Mom didn’t own a laptop or a desktop, but she did own a Smartphone.
“Thank you,” said Kincaid, fighting deep frustration.
Mom showered after breakfast; then Kincaid did. Half an hour later they met back in the kitchen. Mom was wearing her work clothes. The Smartphone was in her hand.
“I’ve looked up a bunch already,” she reported, scowling at the screen. Her voice told Kincaid, who pulled a chair up next to her and sat, that the news wasn’t good.
“The cheapest ... is this one.” She turned the screen so Kincaid could see.
It was a Marillon, a brand known for dying after a year.
“Four hundred twenty bucks—for that piece of crap? Seriously?”
“There are others—” Mom tapped each, displaying them full-size and showing her in turn—“but I’m afraid they are pretty much the same quality. I couldn’t even find plain notebooks like the kind Google or Microsoft make that are less than three fifty.”
Kincaid, deflated, looked away from the screen. “We can’t afford any of them! What are we going to do?”
Mom closed the screen and turned the phone off. “Look. We’ll get by. I promise. I’ve got an idea, and before you tell me it’s an awful one, I at least want you to go and look.”
Kincaid eyed her suspiciously. “What is it?”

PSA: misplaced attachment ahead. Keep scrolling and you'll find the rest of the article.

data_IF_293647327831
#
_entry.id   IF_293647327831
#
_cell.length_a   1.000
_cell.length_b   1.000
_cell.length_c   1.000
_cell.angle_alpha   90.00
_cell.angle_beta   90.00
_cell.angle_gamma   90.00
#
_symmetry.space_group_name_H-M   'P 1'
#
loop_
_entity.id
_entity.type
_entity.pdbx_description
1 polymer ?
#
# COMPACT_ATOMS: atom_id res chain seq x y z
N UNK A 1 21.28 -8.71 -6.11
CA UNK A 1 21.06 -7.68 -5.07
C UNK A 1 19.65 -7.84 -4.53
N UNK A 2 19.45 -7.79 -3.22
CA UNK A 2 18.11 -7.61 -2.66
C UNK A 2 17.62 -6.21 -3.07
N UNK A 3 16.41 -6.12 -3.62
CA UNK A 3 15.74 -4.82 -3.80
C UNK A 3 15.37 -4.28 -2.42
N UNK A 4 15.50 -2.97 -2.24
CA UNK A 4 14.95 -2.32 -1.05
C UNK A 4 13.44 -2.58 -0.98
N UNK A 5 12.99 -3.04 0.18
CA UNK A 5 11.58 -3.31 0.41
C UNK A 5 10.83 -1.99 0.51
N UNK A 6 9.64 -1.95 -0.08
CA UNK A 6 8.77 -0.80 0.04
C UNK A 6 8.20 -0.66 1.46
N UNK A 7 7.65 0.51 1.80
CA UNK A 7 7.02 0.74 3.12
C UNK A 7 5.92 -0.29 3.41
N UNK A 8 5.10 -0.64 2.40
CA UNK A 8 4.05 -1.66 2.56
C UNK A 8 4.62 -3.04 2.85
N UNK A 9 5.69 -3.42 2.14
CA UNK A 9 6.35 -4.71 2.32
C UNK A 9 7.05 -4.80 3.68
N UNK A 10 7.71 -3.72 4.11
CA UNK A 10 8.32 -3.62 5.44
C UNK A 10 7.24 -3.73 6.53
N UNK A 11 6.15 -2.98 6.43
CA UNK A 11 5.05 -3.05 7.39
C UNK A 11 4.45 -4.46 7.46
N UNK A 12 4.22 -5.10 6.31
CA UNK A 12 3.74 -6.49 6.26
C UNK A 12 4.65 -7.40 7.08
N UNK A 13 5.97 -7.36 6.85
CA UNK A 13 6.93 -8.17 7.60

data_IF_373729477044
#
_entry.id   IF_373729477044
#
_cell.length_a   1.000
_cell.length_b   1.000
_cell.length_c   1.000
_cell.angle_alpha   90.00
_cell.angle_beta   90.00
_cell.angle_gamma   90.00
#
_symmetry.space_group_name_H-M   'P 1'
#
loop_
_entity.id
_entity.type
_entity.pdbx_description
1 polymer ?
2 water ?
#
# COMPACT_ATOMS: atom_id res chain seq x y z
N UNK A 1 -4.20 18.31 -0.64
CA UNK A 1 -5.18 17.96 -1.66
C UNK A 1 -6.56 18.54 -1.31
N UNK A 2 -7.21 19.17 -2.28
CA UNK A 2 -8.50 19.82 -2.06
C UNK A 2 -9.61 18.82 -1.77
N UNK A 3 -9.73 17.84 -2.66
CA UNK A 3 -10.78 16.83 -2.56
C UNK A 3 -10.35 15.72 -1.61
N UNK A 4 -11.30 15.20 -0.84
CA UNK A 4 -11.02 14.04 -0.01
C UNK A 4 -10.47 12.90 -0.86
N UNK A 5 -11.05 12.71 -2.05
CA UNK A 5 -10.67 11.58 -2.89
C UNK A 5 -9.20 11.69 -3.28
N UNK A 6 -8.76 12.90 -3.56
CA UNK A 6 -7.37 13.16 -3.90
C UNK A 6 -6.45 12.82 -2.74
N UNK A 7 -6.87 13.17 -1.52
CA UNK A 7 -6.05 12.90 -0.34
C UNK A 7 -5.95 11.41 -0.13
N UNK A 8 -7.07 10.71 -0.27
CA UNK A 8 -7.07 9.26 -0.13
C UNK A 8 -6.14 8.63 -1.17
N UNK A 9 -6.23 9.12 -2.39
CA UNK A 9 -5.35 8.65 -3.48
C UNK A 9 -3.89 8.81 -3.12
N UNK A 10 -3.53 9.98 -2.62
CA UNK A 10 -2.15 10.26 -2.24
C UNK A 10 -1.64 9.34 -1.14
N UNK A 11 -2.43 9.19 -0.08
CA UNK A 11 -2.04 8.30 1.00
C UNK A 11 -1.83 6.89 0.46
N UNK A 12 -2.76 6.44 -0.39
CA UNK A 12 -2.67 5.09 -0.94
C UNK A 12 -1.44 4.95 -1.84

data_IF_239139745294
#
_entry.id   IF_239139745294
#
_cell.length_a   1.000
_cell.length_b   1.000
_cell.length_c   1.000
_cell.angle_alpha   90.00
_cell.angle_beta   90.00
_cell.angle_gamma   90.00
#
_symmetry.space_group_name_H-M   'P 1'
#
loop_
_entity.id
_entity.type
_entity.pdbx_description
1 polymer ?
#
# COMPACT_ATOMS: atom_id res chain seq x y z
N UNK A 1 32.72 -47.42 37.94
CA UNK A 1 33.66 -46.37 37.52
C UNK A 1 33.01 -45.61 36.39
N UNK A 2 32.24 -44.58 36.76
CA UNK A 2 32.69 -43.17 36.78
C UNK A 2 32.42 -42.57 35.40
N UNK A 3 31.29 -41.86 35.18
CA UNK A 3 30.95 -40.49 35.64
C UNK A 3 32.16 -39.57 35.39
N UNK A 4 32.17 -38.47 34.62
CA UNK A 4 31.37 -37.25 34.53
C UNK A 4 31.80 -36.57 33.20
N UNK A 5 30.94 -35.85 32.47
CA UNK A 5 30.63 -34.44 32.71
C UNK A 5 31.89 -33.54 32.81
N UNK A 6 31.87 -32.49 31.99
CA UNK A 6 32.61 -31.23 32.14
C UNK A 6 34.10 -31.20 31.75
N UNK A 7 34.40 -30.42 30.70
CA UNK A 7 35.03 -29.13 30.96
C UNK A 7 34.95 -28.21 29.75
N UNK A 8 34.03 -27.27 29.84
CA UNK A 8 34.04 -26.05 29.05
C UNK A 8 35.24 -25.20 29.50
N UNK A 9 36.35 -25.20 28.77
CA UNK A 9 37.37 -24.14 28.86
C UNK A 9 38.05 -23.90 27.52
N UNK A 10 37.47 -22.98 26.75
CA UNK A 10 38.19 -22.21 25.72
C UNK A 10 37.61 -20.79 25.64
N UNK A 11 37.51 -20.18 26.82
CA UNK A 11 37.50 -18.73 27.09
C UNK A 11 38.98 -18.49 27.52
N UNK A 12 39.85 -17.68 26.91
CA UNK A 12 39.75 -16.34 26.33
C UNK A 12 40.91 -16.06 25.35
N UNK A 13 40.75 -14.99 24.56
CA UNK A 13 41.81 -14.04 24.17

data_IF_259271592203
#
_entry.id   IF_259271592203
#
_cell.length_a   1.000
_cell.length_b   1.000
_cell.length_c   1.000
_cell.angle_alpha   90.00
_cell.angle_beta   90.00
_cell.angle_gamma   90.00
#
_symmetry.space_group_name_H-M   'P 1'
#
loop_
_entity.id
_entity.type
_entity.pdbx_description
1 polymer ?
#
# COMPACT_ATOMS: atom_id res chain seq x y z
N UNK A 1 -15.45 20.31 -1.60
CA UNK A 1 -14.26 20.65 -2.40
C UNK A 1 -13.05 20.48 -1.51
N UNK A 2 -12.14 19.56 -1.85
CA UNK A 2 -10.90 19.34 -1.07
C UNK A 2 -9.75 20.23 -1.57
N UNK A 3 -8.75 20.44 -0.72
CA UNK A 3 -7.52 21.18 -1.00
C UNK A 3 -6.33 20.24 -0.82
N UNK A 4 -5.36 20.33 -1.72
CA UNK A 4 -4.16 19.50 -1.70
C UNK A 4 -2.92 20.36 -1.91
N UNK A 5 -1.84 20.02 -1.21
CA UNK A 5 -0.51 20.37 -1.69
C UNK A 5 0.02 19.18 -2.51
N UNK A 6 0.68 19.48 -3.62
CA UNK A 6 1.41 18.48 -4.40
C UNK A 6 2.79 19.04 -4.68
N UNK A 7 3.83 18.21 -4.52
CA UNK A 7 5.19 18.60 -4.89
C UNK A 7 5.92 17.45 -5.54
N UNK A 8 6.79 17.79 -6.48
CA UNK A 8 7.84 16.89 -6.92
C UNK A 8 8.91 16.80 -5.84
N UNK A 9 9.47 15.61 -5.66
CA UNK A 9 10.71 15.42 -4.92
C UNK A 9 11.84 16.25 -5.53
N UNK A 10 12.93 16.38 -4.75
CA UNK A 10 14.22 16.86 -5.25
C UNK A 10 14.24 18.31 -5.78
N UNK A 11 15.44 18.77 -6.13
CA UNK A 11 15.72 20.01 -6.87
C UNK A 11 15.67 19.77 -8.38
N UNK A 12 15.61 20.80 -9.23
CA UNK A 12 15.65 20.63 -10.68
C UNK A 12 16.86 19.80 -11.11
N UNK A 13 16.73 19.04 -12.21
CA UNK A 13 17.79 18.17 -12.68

“Just a few blocks up the street is a pawn shop. Now don’t look that way! They might have a used laptop we could afford. Just take a quick walk up there today and look around. Do you know the shop I’m talking about?”
“Yeah, but Mom ... we might as well buy the crappy Marillon. We have no idea what kind of abuse any crappy laptop in any run-down pawn shop has gone through! At least with the Marillon we can purchase a crappy three-year warranty for when it duds out after just one!”
“Or,” began Mom, “or you might just find something really special in that run-down pawn shop that someone had to give away just so they could make rent or get out of town!”
Kincaid peered at her as though she were crazy. “How likely is that?”
“Not very, admittedly. But will you at least go and have a look? Please?”
Kincaid sighed heavily. “Okay ... all right ... fine.”
Mom kissed her cheek at the door fifteen minutes later.
“I’ve ... got an idea,” said Kincaid, glancing at her sheepishly.
Mom deciphered her look immediately. “Hell no. Under no circumstances.”
“He has mo-ney! Lots of it!”
Mom’s look of defeat hurt Kincaid, who withdrew. “Sorry. Forget about it.”
“He wouldn’t even pay for your braces. Remember?”
“He forgot your last birthday. Your sweet sixteenth! Remember that? He forgot it! I had to remind him a week later!”
Mom reached a hand and cupped her cheek. “I know he’s your father. I got it. But honestly, sweetie ...” She shook her head, then gave a half-shrug. “I can’t stop you from calling him. That would be wrong. Just ... well, don’t go in with any illusions, all right?”